Today we are going to launch the Wasatch Rambler Scavenger Hunt with $50 of my own personal money for the lucky individual who finds one special item.
No kidding. Cash. Green stuff.
To collect, you must deliver into my hand a genuine copy of the "Utah Danske Amerikaner," a fine publication that sputtered into existence in Huntsville in 1885, dragged along a year or so, then sputtered out again.
The reason I am offering so much money is that this is one of several lost items of Top of Utah's history that I know are out there somewhere, filed away, buried in an album or lining some ancient parakeet cage.
Sadly, most things like this get tossed. Grandpa dies and his grandchildren set his old papers out on the curb. History goes to the dump.
I am not alone in my quest.
Nick Breeze, who lives in Ogden Canyon, is a huge fan of the old Hermitage Resort. Topping his shopping list are pictures of the inside of that fine old resort, which burned before World War II.
Specifically, he wants a picture of the hotel's bar, which he says was a celebration of carved wood, art objects and decoration.
You know there's got to be such a picture out there. Someone got married at the Hermitage and had their picture taken in front of the bar. Or someone threw a bachelor party and snapped a shot of a guy with a lamp shade on his head.
Whatever, that shot is in an album in someone's basement, waiting to be opened.
Union Station in Ogden is still hunting for pictures taken in the station during World War II.
Ogden was a madhouse during the war. Dozens of trains and thousands of soldiers a day passed through. Not a single picture of those soldiers while they are at the station is in the station's collection.
Why? It was illegal to take pictures in the station. Spies and security stuff. Loose lips sink ships, you know? But someone had to sneak a Kodak in and snap their husband, brother or whatever going off to war.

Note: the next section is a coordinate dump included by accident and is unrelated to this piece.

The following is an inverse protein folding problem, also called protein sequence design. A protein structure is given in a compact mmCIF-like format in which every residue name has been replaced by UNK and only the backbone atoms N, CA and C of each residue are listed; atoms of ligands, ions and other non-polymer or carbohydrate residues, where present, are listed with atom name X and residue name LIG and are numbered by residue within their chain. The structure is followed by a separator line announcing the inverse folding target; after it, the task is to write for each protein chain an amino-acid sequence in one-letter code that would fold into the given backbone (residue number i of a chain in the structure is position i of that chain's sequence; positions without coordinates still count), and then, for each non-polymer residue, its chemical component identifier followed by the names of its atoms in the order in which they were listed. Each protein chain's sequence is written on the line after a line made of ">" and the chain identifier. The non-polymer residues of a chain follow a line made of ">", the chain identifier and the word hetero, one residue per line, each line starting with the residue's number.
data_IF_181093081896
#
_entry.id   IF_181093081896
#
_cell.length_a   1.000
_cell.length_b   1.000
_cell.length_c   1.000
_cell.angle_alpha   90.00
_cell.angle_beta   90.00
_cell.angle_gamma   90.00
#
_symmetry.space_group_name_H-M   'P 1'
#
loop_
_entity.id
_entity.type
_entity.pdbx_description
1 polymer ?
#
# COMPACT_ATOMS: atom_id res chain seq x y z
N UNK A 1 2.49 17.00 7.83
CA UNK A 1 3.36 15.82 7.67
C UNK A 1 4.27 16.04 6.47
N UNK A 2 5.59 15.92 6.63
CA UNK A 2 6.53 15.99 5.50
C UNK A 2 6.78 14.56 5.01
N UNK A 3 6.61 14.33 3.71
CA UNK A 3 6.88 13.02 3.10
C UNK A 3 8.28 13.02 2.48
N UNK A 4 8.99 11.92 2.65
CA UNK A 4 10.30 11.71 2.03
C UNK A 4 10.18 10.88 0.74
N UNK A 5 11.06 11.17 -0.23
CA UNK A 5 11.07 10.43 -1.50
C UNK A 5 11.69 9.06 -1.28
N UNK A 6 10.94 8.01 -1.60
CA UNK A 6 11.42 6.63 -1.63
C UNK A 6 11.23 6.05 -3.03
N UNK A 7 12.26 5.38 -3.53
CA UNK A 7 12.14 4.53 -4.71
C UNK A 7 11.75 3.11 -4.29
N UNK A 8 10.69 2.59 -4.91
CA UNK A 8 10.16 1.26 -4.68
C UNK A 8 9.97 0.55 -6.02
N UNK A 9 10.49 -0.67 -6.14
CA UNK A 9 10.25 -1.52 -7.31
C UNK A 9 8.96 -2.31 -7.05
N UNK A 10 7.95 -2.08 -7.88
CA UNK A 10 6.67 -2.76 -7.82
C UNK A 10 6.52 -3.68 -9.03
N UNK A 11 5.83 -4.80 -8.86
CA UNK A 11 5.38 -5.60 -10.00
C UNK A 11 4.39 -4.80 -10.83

Dig in your collections. It would fill a hole in the museum's history.
Why do I want the Danske Amerikaner bad enough to pay $50? I'm a bug on newspaper history and Top of Utah is rich in it.
The 1938 book "Early Utah Journalism" by J. Cecil Alter (still available at Weller's Works in Salt Lake City) calls Weber County the graveyard of Utah journalism. Dozens of newspapers started in Weber over the years, most to little success.
Some seemed doomed to fail, and the "Danske Amerikaner" is a prime example of why.
The editor was Carl C. Ericksen, who told people he was the son of the official coachman of the King of Denmark. Alter says Ericksen used to walk around Huntsville in a stovepipe hat and dark coat that his father had allegedly worn for his official duties.
Why did his newspaper fail? Huntsville was pretty small, which limited the market. Plus, the paper was printed in Danish and then, as now, there were advantages to communicating in English.
Alter never found a copy of the "Danske Amerikaner" to illustrate his book, but he did find someone who had known Editor Ericksen:
"'Where is he now?' we asked and our informant replied: 'He died in the poor house. What did you suppose would become of a man who would start a newspaper in Huntsville?' "
Fifty dollars, coin of the realm, for a copy of Ericksen's dream.
Put it that way I sound cheap, but I work for a newspaper, too.
The Wasatch Rambler is the opinion of Charles Trentelman. You can reach him at 801-625-4232, or e-mail firstname.lastname@example.org. He also blogs at www.standard.net.